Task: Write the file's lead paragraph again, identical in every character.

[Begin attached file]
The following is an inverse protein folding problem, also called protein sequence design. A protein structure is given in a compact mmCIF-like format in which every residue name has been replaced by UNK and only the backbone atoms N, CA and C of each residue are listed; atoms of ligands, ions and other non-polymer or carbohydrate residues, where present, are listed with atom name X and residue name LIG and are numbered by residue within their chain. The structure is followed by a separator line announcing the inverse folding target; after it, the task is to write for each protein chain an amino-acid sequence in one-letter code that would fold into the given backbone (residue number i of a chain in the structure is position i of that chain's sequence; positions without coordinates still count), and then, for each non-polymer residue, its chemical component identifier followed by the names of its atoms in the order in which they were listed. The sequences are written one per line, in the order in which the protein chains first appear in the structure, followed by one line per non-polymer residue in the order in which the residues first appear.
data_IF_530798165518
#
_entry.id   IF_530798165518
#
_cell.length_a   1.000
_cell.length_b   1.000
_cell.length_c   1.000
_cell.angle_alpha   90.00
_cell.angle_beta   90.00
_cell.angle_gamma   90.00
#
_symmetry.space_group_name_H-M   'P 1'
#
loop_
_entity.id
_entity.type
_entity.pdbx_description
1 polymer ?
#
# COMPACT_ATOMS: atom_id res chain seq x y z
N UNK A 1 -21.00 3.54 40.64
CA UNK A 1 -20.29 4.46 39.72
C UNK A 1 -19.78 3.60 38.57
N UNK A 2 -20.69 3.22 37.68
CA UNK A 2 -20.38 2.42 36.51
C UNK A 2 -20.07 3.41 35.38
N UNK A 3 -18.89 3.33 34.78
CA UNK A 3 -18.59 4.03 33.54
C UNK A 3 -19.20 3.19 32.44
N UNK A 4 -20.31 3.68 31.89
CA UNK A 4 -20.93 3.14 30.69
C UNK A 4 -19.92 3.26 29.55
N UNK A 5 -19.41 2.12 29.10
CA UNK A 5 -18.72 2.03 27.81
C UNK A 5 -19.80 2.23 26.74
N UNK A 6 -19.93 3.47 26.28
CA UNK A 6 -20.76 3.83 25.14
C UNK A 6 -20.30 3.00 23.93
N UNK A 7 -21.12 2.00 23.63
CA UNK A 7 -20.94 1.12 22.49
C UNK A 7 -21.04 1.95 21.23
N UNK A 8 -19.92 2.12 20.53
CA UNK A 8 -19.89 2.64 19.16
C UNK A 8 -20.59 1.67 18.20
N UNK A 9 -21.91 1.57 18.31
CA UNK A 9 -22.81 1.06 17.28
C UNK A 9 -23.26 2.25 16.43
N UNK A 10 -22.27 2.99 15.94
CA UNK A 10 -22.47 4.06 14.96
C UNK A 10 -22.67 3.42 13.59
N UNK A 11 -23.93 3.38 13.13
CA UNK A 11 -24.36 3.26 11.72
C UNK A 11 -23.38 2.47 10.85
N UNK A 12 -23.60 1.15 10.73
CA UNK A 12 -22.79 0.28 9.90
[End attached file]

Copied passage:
The following is an inverse protein folding problem, also called protein sequence design. A protein structure is given in a compact mmCIF-like format in which every residue name has been replaced by UNK and only the backbone atoms N, CA and C of each residue are listed; atoms of ligands, ions and other non-polymer or carbohydrate residues, where present, are listed with atom name X and residue name LIG and are numbered by residue within their chain. The structure is followed by a separator line announcing the inverse folding target; after it, the task is to write for each protein chain an amino-acid sequence in one-letter code that would fold into the given backbone (residue number i of a chain in the structure is position i of that chain's sequence; positions without coordinates still count), and then, for each non-polymer residue, its chemical component identifier followed by the names of its atoms in the order in which they were listed. The sequences are written one per line, in the order in which the protein chains first appear in the structure, followed by one line per non-polymer residue in the order in which the residues first appear.